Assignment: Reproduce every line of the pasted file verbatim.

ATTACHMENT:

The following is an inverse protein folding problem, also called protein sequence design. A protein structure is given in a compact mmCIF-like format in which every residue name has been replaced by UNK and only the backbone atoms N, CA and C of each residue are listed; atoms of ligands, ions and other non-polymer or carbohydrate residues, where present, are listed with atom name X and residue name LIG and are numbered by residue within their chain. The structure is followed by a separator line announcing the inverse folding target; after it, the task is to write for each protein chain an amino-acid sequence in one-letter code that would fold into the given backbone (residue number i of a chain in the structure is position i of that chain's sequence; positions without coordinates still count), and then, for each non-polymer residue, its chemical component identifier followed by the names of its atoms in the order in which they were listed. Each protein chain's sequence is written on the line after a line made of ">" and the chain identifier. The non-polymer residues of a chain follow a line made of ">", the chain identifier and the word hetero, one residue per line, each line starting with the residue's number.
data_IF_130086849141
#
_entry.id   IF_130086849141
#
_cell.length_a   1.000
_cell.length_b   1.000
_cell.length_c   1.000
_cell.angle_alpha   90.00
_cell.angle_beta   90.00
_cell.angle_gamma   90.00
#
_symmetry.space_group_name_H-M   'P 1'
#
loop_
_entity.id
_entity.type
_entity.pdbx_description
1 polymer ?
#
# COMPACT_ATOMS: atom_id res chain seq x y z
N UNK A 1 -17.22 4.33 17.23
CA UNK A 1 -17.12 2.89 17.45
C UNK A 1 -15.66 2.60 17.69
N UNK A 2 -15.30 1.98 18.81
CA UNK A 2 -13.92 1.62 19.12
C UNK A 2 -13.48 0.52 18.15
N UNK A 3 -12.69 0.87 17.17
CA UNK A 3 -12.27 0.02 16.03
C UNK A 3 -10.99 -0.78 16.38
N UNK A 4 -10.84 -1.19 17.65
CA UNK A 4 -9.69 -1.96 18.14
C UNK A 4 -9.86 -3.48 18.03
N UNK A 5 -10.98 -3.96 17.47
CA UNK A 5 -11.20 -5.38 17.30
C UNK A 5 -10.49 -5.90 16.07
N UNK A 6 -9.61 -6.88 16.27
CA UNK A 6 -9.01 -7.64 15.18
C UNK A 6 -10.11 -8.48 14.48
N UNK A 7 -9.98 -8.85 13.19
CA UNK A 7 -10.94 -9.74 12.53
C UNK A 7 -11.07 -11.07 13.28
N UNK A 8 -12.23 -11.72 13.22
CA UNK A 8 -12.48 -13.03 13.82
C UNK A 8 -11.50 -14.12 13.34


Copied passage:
The following is an inverse protein folding problem, also called protein sequence design. A protein structure is given in a compact mmCIF-like format in which every residue name has been replaced by UNK and only the backbone atoms N, CA and C of each residue are listed; atoms of ligands, ions and other non-polymer or carbohydrate residues, where present, are listed with atom name X and residue name LIG and are numbered by residue within their chain. The structure is followed by a separator line announcing the inverse folding target; after it, the task is to write for each protein chain an amino-acid sequence in one-letter code that would fold into the given backbone (residue number i of a chain in the structure is position i of that chain's sequence; positions without coordinates still count), and then, for each non-polymer residue, its chemical component identifier followed by the names of its atoms in the order in which they were listed. Each protein chain's sequence is written on the line after a line made of ">" and the chain identifier. The non-polymer residues of a chain follow a line made of ">", the chain identifier and the word hetero, one residue per line, each line starting with the residue's number.
data_IF_130086849141
#
_entry.id   IF_130086849141
#
_cell.length_a   1.000
_cell.length_b   1.000
_cell.length_c   1.000
_cell.angle_alpha   90.00
_cell.angle_beta   90.00
_cell.angle_gamma   90.00
#
_symmetry.space_group_name_H-M   'P 1'
#
loop_
_entity.id
_entity.type
_entity.pdbx_description
1 polymer ?
#
# COMPACT_ATOMS: atom_id res chain seq x y z
N UNK A 1 -17.22 4.33 17.23
CA UNK A 1 -17.12 2.89 17.45
C UNK A 1 -15.66 2.60 17.69
N UNK A 2 -15.30 1.98 18.81
CA UNK A 2 -13.92 1.62 19.12
C UNK A 2 -13.48 0.52 18.15
N UNK A 3 -12.69 0.87 17.17
CA UNK A 3 -12.27 0.02 16.03
C UNK A 3 -10.99 -0.78 16.38
N UNK A 4 -10.84 -1.19 17.65
CA UNK A 4 -9.69 -1.96 18.14
C UNK A 4 -9.86 -3.48 18.03
N UNK A 5 -10.98 -3.96 17.47
CA UNK A 5 -11.20 -5.38 17.30
C UNK A 5 -10.49 -5.90 16.07
N UNK A 6 -9.61 -6.88 16.27
CA UNK A 6 -9.01 -7.64 15.18
C UNK A 6 -10.11 -8.48 14.48
N UNK A 7 -9.98 -8.85 13.19
CA UNK A 7 -10.94 -9.74 12.53
C UNK A 7 -11.07 -11.07 13.28
N UNK A 8 -12.23 -11.72 13.22
CA UNK A 8 -12.48 -13.03 13.82
C UNK A 8 -11.50 -14.12 13.34